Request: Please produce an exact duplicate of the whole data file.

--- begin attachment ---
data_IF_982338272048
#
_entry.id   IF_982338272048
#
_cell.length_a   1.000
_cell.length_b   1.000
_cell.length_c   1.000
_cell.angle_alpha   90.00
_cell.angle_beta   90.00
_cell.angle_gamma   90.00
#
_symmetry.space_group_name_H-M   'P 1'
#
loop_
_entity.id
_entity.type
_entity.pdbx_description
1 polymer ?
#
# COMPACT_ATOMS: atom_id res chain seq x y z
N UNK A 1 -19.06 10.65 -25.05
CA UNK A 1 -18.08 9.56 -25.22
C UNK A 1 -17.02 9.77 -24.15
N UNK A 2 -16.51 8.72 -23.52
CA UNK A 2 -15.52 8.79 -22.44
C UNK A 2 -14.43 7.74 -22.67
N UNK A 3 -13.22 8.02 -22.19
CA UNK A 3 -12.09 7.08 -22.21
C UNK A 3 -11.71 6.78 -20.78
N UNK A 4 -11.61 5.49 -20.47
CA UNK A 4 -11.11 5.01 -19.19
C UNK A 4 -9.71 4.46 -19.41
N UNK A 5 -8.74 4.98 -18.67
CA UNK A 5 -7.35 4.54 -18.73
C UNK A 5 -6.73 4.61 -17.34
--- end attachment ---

data_IF_982338272048
#
_entry.id   IF_982338272048
#
_cell.length_a   1.000
_cell.length_b   1.000
_cell.length_c   1.000
_cell.angle_alpha   90.00
_cell.angle_beta   90.00
_cell.angle_gamma   90.00
#
_symmetry.space_group_name_H-M   'P 1'
#
loop_
_entity.id
_entity.type
_entity.pdbx_description
1 polymer ?
#
# COMPACT_ATOMS: atom_id res chain seq x y z
N UNK A 1 -19.06 10.65 -25.05
CA UNK A 1 -18.08 9.56 -25.22
C UNK A 1 -17.02 9.77 -24.15
N UNK A 2 -16.51 8.72 -23.52
CA UNK A 2 -15.52 8.79 -22.44
C UNK A 2 -14.43 7.74 -22.67
N UNK A 3 -13.22 8.02 -22.19
CA UNK A 3 -12.09 7.08 -22.21
C UNK A 3 -11.71 6.78 -20.78
N UNK A 4 -11.61 5.49 -20.47
CA UNK A 4 -11.11 5.01 -19.19
C UNK A 4 -9.71 4.46 -19.41
N UNK A 5 -8.74 4.98 -18.67
CA UNK A 5 -7.35 4.54 -18.73
C UNK A 5 -6.73 4.61 -17.34